Before attention formally returns to the draft European Copyright Directive next month, the Pirate Party’s representative in the European Parliament – Julia Reda – is hoping to get opponents to the more controversial elements of the proposals out onto the streets.
The copyright reforming directive has been in development for years, of course. For the wider music industry, the focus has been article thirteen, which seeks to increase the liabilities of user-upload platforms like YouTube.
Such platforms currently claim protection under the so called copyright safe harbour, which means they can’t be held liable for copyright infringing material uploaded by their users, providing they offer copyright owners some kind of content takedown system. The music industry argues that YouTube has exploited the safe harbour to force record labels, music publishers and collecting societies into signing unfavourable licensing deals.
The music industry’s multifarious trade bodies have been lobbying hard for article thirteen, which has proven to be (along with article eleven) the most controversial of all the elements of the new directive. Much ground had been made, first to get article thirteen included at all, and then to revise it in a way that the music industry reckoned would achieve its objectives.
But MEPs like Reda forced the latest draft of the directive to a vote of the full European Parliament last month where it was voted down, 318 against versus 278 in favour. In the run up to that vote the tech lobby went into overdrive to try and convince MEPs to block the directive, mainly because of articles eleven and thirteen.
Since the vote, the music industry has been very critical of tactics employed by the tech lobby, and especially big bad Google, in the weeks prior to the vote. Their campaigning, it’s argued, misrepresented what article thirteen is really about. Meanwhile opponents presented themselves as mere concerned internet users – when many were in fact funded by billion dollar tech giants – and used technology to artificially amplify their voice.
David Lowery’s The Trichordist website has run a number of articles exploring these tactics, all of which make for very interesting reading. Meanwhile The Times reported earlier this month how “Google is helping to fund a website that encourages people to spam politicians and newspapers with automated messages backing its policy goals”.
The newspaper put the spotlight on an organisation called OpenMedia, which counts Google as a platinum supporter, and which was also analysed by The Trichordist.
The Times wrote: “The campaigning site is intended to amplify the extent of public support for policies that benefit Silicon Valley”, before confirming that “the tools were recently used to bombard MEPs with phone calls opposing EU proposals to introduce tighter online copyright rules”.
Shortly before last month’s vote on the copyright directive, UK Music boss Michael Dugher hit out at Google’s behaviour amid various reports regarding the scale of the web giant’s direct and indirect lobbying efforts in Europe, including a direct 5.5 million euro spend on lobbying activity in the EU.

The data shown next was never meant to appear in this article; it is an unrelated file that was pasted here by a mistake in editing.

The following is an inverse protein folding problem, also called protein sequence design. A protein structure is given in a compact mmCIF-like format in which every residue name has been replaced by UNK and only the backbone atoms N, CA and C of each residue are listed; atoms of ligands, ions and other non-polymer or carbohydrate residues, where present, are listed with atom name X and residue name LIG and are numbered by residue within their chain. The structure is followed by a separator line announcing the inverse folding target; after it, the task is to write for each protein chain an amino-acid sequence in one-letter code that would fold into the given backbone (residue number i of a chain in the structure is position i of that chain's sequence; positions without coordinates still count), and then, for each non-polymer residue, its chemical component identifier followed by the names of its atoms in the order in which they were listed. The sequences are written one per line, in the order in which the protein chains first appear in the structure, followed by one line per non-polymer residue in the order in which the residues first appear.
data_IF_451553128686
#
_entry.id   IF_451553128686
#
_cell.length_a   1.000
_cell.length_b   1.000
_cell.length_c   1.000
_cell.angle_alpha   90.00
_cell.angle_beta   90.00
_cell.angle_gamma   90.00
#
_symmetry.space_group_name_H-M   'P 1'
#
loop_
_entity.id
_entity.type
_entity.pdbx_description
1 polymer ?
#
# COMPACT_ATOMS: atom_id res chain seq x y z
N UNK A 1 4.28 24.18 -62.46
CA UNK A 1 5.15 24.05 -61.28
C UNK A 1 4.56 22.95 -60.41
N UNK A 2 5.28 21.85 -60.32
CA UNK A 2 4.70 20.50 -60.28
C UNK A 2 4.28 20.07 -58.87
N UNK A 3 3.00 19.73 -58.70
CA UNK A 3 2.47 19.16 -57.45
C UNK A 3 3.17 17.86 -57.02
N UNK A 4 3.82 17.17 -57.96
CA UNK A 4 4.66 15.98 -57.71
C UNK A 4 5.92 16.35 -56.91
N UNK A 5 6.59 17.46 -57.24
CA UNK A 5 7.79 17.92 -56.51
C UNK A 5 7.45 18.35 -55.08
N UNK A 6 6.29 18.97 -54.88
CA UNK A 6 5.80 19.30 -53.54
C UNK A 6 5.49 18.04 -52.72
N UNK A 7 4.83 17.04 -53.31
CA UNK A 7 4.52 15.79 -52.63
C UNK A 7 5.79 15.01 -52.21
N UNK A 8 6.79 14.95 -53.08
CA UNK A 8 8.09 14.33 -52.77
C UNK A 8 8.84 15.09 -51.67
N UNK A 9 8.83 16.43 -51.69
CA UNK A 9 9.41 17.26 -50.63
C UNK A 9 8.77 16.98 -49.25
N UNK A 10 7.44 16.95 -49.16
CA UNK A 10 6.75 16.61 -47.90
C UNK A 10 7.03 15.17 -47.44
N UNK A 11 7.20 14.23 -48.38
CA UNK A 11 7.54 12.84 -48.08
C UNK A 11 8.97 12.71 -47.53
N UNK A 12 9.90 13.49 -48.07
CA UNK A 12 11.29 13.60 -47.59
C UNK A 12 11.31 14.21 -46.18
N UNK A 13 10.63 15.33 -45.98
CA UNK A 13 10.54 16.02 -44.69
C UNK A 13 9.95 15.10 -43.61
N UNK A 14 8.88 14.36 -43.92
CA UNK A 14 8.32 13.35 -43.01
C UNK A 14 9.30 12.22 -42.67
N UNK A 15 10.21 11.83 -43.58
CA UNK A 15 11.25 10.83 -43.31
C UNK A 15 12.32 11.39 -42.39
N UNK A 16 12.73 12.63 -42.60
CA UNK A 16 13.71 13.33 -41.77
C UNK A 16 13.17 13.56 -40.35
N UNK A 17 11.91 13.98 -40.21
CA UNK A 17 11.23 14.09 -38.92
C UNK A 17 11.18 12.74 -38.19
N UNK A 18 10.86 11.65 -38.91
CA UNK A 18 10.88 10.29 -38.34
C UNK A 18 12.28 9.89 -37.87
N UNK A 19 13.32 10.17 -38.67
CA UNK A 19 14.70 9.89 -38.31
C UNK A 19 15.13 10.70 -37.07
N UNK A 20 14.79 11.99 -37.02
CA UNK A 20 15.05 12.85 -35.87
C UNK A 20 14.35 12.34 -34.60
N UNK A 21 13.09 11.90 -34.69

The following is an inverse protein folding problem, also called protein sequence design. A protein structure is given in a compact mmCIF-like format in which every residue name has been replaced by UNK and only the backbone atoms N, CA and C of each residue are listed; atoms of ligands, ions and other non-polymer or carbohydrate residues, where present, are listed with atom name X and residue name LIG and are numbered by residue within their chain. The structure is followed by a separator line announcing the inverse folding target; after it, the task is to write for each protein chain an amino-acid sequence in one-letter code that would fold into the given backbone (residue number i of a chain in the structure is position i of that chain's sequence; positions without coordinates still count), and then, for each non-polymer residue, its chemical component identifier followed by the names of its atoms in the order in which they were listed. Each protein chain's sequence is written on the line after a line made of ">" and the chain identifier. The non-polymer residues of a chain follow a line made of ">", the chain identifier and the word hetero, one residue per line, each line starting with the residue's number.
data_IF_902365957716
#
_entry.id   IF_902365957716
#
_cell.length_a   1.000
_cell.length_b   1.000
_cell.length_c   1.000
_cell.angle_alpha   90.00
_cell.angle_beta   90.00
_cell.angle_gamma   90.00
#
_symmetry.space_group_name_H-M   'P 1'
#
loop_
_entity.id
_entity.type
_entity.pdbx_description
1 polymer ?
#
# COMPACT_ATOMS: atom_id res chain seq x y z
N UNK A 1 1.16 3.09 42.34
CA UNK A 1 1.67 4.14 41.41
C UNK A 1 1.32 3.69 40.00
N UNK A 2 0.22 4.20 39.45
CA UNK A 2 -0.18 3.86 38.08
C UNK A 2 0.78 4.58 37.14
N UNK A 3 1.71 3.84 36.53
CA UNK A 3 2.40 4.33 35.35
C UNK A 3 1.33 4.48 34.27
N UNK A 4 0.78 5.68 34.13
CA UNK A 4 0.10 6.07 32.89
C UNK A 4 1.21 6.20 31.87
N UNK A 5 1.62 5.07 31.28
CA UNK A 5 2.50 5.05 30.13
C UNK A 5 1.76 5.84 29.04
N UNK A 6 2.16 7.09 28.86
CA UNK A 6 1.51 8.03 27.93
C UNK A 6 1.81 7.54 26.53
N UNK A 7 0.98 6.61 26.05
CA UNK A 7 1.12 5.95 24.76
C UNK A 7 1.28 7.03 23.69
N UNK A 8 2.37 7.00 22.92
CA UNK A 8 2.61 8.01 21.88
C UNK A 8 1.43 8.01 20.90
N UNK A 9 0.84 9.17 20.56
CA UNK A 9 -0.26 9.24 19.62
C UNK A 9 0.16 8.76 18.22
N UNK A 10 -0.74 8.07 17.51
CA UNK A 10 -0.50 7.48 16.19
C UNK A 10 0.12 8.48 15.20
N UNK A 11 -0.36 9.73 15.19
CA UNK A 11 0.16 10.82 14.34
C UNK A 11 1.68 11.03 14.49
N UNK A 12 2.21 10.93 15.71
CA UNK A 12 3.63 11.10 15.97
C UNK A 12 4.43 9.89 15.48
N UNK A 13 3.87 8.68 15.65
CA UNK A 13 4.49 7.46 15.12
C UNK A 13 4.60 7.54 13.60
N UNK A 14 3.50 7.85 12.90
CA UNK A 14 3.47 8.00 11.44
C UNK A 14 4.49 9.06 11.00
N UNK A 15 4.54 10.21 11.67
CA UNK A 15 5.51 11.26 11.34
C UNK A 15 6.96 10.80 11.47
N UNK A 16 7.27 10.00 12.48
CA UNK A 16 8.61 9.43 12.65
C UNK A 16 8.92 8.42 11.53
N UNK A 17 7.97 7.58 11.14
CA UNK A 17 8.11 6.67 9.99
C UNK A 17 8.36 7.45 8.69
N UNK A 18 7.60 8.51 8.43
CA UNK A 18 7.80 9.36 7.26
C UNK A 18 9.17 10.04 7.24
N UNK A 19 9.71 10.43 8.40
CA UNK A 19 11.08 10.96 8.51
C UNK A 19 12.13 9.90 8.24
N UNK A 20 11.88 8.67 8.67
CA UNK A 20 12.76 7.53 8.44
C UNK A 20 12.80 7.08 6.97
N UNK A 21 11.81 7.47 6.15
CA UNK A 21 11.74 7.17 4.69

He stated at the time: “Google has made vast sums of money behaving like a corporate vulture feeding off the creators and investors who generate the music content shared by hundreds of millions on YouTube. These EU copyright changes are aimed at ending an injustice that has seen Google’s YouTube and other big tech firms ripping off creators for far too long”.
He went on: “These new figures expose the fact that Google is acting like a monolithic mega-corp trying to submerge the truth under a tsunami of misinformation and scare stories pedalled by its multi-million propaganda machine. Instead of mounting a cynical campaign, motivated entirely out of its self-interested desire to protect its huge profits, Google should be making a positive contribution to those who create and invest in the music”.
Following last month’s vote, the directive is now heading back to the European Parliament for more debate on 12 Sep. Behind the scenes lobbyists on both sides are concurrently seeking a possible compromise while also rallying their troops and launching publicity campaigns in the run up to the next parliamentary session.
With that in mind, those who oppose articles eleven and thirteen – which they usually respectively dub as the ‘link tax’ and ‘upload filter’ articles – are planning public protests on 26 Aug in various European cities, including Berlin, Ljubljana, Prague, Stockholm, Vienna and Warsaw.
While calling on people to join these protests, Reda has also hit out at the claims that automated tools – like those offered by OpenMedia – were used to make it look like opposition to the copyright directive was much more widespread than it really is.
She recently wrote on her blog: “We haven’t won yet. After their initial shock at losing the vote in July, the proponents of upload filters and the ‘link tax’ have come up with a convenient narrative to downplay the massive public opposition they faced. They’re claiming the protest was all fake, generated by bots and orchestrated by big internet companies”.
She went on: “According to them, Europeans don’t actually care about their freedom of expression. We don’t actually care about EU lawmaking enough to make our voices heard. We will just stand idly by as our internet is restricted to serve corporate interests. People across Europe are ready to prove them wrong: they’re taking the protest to the streets”.
It remains to be seen how many real people take to the bot-free streets of Europe later this month. Meanwhile, the music community should expect rally calls from their representatives and lobbyists in the coming weeks ahead of next month’s European Parliament debate.[from https://ift.tt/2lvivLP]